Empuriabrava on the grid

Well September, always my favourite month, has been particularly exciting this year.  I was lucky enough to take a trip to Empuriabrava in Spain with some of my family, to celebrate my daughter’s 40th birthday.  My photos come from there.   Thanks to WPC, I became obsessed with grids and spotted them everywhere in the old town!

Empuriabrava is a wonderful place, especially in Autumn, when the vast majority of foreign tourists have gone home.  It is built around national parks ~ lush and green thanks to the fresh water springs, and there are magnificent views of the Pyrenees in the distance.  The beautiful beaches are deserted except for fearless young windsurfers.  The parks are left to local children and older folk who make good use of the play and exercise equipment freely provided.  The seemingly endless footpaths are given over to dog walkers, runners and cyclists.   While walking along the footpath, I was surprised and delighted by a herd of extremely well-behaved goats following a farmer.  They stopped occasionally to feed or explore the hedgerow, but were easily coaxed onward by the goat at the rear with a bell round his neck.  They seemed happy and even managed what looked like a smile for the camera.   The wide river Muga flows along one side of the footpath on its journey from the Alberes mountains of the eastern Pyrenees to the Mediterranean Sea at the beautifully named Gulf of Roses.  The bamboo, rushes and trees beside it were filled with birds and butterflies while the steps leading up to the path were dotted  with sunbathing lizards.   Nearer the town, the fig trees were filled with the sound of squabbling parakeets.  There seemed to be masses of these bright green birds with grey breasts nesting in every palm tree, which delighted my little grandson.   They are feral monk parakeets apparently and they are quite common.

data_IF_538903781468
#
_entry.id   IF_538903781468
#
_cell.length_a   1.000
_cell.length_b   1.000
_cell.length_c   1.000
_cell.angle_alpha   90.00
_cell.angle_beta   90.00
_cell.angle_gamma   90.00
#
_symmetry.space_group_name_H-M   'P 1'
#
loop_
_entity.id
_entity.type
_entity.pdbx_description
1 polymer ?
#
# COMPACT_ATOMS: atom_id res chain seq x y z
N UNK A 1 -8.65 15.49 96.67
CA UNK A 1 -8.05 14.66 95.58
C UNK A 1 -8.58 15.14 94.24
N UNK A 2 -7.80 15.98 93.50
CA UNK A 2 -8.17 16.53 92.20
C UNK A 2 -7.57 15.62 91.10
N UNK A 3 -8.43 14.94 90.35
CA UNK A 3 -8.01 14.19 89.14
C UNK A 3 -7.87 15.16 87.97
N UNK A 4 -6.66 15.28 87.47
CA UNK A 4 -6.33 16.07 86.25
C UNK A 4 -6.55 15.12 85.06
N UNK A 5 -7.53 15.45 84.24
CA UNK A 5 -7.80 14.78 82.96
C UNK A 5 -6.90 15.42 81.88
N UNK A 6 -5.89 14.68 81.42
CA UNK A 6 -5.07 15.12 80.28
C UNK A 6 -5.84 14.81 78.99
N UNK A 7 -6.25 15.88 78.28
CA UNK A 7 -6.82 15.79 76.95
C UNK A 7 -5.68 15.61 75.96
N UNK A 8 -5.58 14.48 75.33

The new part of Empuriabrava is often referred to as the Venice of Spain.  However, it reminded me strongly of St Petersburg.  There is no Hermitage, and no Palace or fort, but the whole town is criss-crossed by canals, just like St Petersburg.  Many of the luxurious white houses, villas and apartments back onto the canal and have their own moorings.  Sleek boats of all shapes and sizes can be seen everywhere and they can be hired quite cheaply.  It is such a leisurely way to get around.

The old town of Castello d’Empuries is only about 4km from the new town and is connected to it by the footpath that we walked each day.  It is so quaint that if it were possible to remove the occasional car and delivery lorry, it would be easy to imagine yourself back in the Middle Ages.  There are unspoilt historical monuments, including roman baths, and a fascinating Jewish Quarter.  But the most exciting place for me was the restaurant in the Gothic Portal de la Gallarda.   It is sited over the Gallard gate, which was the fortified entrance to the old town.  There is an ancient moat around the wonderfully conserved walls, which extend to the Basilica of Santa Maria.  We had a superb meal there, contrary to negative TripAdvisors’ reviews ~ and lots of lovely Cava!

My trip was the perfect restorative holiday, and it was rounded off at the airport in Girona when the Spanish ‘Red Arrows’, known as the Patrulla Aguila (Eagle Patrol), flew in.  They had been performing a display in Mataro near Barcelona at the Festa al Cel.  The display team is normally based at San Javier in the Murcia region so we were very lucky to see them. This was a week earlier than usual to avoid the regional elections for the government of Catalunya which take place this Sunday.  These elections are hotly contested and there were flags on many of the houses displaying their allegiances.

Below you can see some of my photos.  They are all connected with my trip and some are in monochrome.

Summer surrenders

Fruit falls from burdened branches

September sweeps by

http://www.castelloempuriabrava.com/en/natural-park.html

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